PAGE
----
This is our America Issue, but soon you'll find that the deck we're dealing from is shy a high card. In these pages you'll find plenty from the West Coast, plenty from the East Coast, but no Hawaii. Hawaii's a state, though, right? They vote (sometimes), speak English (sort of) and the President was born there, right? (Correct.) Everyone knows that Hawaii is the 50th state of the union. Everyone except the ASP. Because in pro surfing Hawaii is a sovereign nation, separate from the United States, and each of its citizens carries the proud suffix after his or her surname: HAW.
While there is an actual reason for this designation, sometimes it does seem like a free-for-all in the global pro surfing community. For instance, why do the Canary Islands (CNY) and the Basque Country (EUK) get their own letters when technically they're both Spain (ESP)? And why does Aussie Glenn "Micro" Hall claim Ireland (IRL) when clearly he's Elvish? [Consider (RIV) for Rivendell.] And why in the [surf] world is Hawaii not part of the USA?
One of the principal architects of pro surfing and the former Triple Crown director, Randy Rarick, posits that the HAW abbreviation dates back to contests like the Makaha Championships and Peru Invitational — both comps that were around before Hawaii officially became a state of the union in August of 1959. Rarick claims that even back then, mainland America — both East and West coasts — had their own consolidated surfing association (now ASP North America) and Hawaii had theirs. And that after Hawaii became the 50th state, the suffix just stuck, and by tradition hasn't changed.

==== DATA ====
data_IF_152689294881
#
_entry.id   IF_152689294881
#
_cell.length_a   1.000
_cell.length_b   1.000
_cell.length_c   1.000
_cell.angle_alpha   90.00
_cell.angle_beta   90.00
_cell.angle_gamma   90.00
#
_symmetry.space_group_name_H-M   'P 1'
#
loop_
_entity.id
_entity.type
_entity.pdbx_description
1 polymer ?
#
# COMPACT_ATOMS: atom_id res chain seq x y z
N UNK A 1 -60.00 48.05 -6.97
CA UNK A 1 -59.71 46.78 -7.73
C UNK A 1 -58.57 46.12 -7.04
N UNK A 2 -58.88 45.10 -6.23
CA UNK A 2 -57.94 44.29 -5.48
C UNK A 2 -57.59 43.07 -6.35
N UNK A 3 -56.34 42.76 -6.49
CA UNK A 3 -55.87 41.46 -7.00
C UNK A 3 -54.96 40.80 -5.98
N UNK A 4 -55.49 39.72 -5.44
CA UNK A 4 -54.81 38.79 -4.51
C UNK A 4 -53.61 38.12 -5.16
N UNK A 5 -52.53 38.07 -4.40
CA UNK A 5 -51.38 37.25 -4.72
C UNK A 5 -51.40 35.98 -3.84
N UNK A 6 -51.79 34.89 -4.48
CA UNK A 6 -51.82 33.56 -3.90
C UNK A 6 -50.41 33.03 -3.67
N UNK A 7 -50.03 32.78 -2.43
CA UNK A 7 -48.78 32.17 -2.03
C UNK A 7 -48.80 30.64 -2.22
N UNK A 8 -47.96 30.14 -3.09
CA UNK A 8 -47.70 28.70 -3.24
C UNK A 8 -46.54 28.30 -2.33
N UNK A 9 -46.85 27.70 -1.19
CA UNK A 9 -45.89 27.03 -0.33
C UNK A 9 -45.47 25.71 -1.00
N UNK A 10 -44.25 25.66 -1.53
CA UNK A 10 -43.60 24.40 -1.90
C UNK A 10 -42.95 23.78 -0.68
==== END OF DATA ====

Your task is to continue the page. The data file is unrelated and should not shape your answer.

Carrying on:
That, or it just hasn't caught on; news gets there pretty late sometimes. For instance, fanny packs and rattails are still very in vogue in some towns there.
Ironically, if anyone in Hawaii were to ask many of the most famous HAW surfers, like John John, Bruce, Dusty or JOB, if they were Hawaiian, they would unanimously say, " No." Because in Hawaii, despite what Joey Turpel calls them, they are local Caucasians (haoles) — something you're well reminded of pretty early on in public school there. Because while residents in California are Californians and folks in Florida are Floridians, an actual Hawaiian is a whole other ethnicity.
I know, it's complicated. And what does this have to do with American surfing? Is it a form of segregation to exclude Hawaii from an America Issue? Absolutely. And the thing is, most HAW surfers would support this sovereignty. State senators, two House Reps and a Constitution be damned — they enjoy this separation just as much as their geographic isolation. Not to mention, at least for a surfer, everything about Hawaii feels like you should've brought a passport. From the in-flight agricultural customs forms to the sudden change in climate to the vegetation and language — kama'aina welcome home — as soon as the wheels hit the tarmac. Suddenly, everyone drives so slowly. The waves move so fast. Everyone's wearing their shirts on their heads, and, no, mahalo doesn't mean "trash."
The nation of Hawaii gets at least a yearly on-location issue devoted to its shores, so yes, we'll continue to exclude Hawaii from an America Issue because it will always have enough surfers, waves and stories to sustain its own. The surfers will stay HAWaiian for a reason, be it a carry-over in history or tradition, and this will never change. And if it ever had to, you try telling Kala and the rest of the Pipe Pro entrants to change those three letters back. —Beau Flemister